Making a Year of Faith Pilgrimage

 

 

Pope Benedict has declared this a Year of Faith—an opportunity for all Catholics to delve into the richness of what the Church has taught and preserved for over 2000 years. Many people are asking what they can do to enrich their faith during this time. In addition to bible studies like the Great Adventure, reading the Documents of Vatican II, studying the Catechism of the Catholic Church, setting aside time for prayer and meditation, attending Mass more than once a week, is there anything else?

What about the ancient practice known as a pilgrimage? According to the Encyclopedia of Catholic Devotions and Practices  pilgrimage is “the practice of traveling to a holy place to obtain some spiritual benefit.” Christians have been making pilgrimages for centuries, some to places that Christ was known to have visited, and others to shrines or other holy places associated with the Blessed Mother or the saints. One of the most famous pilgrimages which has been memorialized for all time in The Canterbury Tales is the pilgrimage to the shrine of St. Thomas Becket in England.

It used to be that people would undergo the hardship of going to the Holy Land to visit the places where Our Lord lived, worked, taught and died. Those trips were arduous and fraught with danger, but those who could do it, made the requisite sacrifices to do so. Today it is not so difficult, and many people fly to the Holy Land on pilgrimage.

There are numerous pilgrimage sites in Western Europe with Our Lady as the focus: Lourdes, Fatima and Notre Dame to name but a few. A comprehensive travel guide with addresses, phone numbers and other practical information is Catholic Shrines of Western Europe, which leads you to seventy pilgrimage sites not only with Our Lady as the focus, but also with Eucharistic miracles and places made holy by the presence of various saints. From the most famous to many you may never have heard of, these are still worth the effort to visit.

Not to be neglected are the Shrines of Eastern Europe. In his Pilgrimage to the Shrines of Eastern Europe, Fr. Benedict Groeschel leads pilgrims to the famous shrines of Poland and other Eastern European Countries. The beauty of this resource is that for those who can’t actually make the journey, they can pray along with Fr. Groeschel and see the sites through the eye of the camera.

With the release of Martin Sheen’s The Way, there is a new-found interest in the Way of St. James, or simply, The Camino. This is a long pilgrimage of about 500 miles which begins in France, crosses the Pyrenees Mountains and treks along Northern Spain to the famous shrine which houses the relics of the Apostle James. There are many resources available for those hearty souls who want to make this pilgrimage, including Hiking the Camino and Discovering the Camino de Santiago.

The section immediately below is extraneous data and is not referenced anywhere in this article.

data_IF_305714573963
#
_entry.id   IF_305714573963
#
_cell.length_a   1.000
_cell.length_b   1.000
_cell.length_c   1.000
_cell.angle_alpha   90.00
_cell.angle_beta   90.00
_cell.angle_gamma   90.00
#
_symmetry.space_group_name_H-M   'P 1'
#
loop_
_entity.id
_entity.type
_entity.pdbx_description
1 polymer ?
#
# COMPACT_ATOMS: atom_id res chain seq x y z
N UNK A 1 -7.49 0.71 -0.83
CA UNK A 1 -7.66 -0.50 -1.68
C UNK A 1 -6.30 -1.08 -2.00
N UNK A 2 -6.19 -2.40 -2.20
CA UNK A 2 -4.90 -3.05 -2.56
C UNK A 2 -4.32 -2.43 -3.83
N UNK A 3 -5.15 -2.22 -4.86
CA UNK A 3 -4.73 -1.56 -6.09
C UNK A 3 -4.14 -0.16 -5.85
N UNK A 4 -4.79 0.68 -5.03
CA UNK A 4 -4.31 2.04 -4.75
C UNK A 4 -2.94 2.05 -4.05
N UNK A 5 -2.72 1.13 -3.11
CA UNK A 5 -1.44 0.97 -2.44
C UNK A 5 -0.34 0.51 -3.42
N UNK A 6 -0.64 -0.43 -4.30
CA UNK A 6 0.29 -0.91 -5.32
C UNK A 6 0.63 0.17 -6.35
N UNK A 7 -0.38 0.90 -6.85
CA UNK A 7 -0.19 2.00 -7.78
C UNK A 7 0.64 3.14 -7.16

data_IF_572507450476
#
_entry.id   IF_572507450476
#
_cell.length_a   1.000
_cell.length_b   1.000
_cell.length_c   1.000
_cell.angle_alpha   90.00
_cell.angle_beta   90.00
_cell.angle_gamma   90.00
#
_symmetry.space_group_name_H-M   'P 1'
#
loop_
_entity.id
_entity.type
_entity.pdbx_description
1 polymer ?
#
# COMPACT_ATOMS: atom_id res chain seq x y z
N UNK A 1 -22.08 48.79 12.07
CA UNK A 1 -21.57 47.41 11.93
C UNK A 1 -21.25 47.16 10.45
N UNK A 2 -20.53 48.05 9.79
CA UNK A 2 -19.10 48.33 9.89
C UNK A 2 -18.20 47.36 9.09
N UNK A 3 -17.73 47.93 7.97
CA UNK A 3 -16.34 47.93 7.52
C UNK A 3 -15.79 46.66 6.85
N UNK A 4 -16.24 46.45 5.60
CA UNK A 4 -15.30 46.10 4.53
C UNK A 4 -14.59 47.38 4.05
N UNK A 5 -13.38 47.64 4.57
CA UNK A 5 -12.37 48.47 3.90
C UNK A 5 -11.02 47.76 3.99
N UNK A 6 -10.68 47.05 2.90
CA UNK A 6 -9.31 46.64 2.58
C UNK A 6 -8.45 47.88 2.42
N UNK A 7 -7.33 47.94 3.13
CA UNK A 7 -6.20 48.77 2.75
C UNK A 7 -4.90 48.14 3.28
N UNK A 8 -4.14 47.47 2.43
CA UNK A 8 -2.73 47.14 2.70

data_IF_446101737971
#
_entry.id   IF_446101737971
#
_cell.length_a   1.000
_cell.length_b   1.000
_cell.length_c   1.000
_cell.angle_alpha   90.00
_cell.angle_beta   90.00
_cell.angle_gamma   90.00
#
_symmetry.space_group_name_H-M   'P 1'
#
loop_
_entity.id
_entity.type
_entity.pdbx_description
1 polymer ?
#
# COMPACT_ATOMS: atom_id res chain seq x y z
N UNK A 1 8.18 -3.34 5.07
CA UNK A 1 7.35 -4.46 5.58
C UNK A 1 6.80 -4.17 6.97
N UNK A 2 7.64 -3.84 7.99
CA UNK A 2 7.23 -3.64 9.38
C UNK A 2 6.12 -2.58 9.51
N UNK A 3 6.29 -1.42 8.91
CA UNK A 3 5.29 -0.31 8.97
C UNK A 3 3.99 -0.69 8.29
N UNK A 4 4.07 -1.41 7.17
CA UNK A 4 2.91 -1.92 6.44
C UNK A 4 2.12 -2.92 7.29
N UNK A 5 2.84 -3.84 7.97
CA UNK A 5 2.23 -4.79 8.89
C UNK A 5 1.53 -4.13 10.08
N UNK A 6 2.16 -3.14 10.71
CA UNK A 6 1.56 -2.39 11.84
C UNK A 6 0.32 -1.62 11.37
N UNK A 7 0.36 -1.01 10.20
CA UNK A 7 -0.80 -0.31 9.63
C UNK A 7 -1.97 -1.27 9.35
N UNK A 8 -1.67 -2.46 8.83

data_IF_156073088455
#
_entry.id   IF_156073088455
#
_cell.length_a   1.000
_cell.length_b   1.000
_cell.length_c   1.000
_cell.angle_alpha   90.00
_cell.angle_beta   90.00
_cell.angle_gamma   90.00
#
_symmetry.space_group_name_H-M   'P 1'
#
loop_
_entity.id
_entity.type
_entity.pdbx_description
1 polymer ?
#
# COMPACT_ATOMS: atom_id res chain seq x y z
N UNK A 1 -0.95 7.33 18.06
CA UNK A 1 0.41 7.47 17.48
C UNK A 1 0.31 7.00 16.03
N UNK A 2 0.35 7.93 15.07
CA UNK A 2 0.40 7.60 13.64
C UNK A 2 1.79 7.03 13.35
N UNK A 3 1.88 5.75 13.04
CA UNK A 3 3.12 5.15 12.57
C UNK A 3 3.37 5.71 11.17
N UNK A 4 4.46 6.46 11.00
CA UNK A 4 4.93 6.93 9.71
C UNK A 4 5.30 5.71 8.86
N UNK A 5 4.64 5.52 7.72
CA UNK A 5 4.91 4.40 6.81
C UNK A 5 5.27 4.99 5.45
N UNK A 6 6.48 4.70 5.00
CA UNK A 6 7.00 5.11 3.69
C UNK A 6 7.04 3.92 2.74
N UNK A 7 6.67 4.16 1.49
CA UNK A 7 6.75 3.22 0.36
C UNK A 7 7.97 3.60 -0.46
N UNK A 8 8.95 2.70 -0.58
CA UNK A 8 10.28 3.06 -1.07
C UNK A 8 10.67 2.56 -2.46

Christianity in the British Isles is ancient, and there are many opportunities for pilgrims to connect with their forefathers in the Faith. Every Pilgrim’s Guide to Celtic Great Britain is the perfect companion for those who want to visit shrines to St. Brigid, St. Patrick or any of the great saints who lost their lives during the Protestant Revolution in England.

But, you may say, “I can’t go so far from home.” Fear not, there are many places of pilgrimage right here in the United States. Many of our cathedrals have been designated as basilicas and carry the privilege of indulgences for pilgrims to them. There are numerous shrines around the country which make a place of pilgrimage available to people in all locations. Marian Shrines of the United States is an invaluable tool in finding a site near you.

If you are in the Southwest, you will want to visit the Shrine at Chimayó. This shrine outside of Santa Fe, New Mexico, is venerated for the presence of “healing” dirt, and whether or not the dirt heals, many people come to this shrine and find spiritual consolation. There are reports of physical healings as well, however. The Archbishop of Santa Fe has often led a pilgrimage to Chimayó during Holy Week; not unlike the penitents of Spain and Mexico.

Pilgrimages should not be confused with tourist travel to “see the sights.” Pilgrimages, by definition are specifically for gaining spiritual benefit. So, while the pilgrim will in fact “see the sights,” he will hopefully be drawn in to prayer, penance and greater love for Our Lord who has so generously provided us with many reminders of the Faith which we hold dear. And for those who can’t travel, they can still put themselves at those sites mentally and prayerfully and gain much benefit through their contemplation of the mysteries of the Faith.

In his statement on the indulgences to be earned for the Year of Faith Pope Benedict XVI included the following:

Each time they visit, in the course of a pilgrimage, a papal basilica, a Christian catacomb, a cathedral church or a holy site designated by the local ordinary for the Year of Faith (for example, minor basilicas and shrines dedicated to the Blessed Virgin Mary, the Holy Apostles or patron saints), and there participate in a sacred celebration, or at least remain for a congruous period of time in prayer and pious meditation, concluding with the recitation of the Our Father, the Profession of Faith in any legitimate form, and invocations to the Blessed Virgin Mary and, depending on the circumstances, to the Holy Apostles and patron saints.

Read more: http://www.ncregister.com/blog/edward-pentin/vatican-announces-plenary-indulgence-for-year-of-faith#ixzz2BlQcROiP

 

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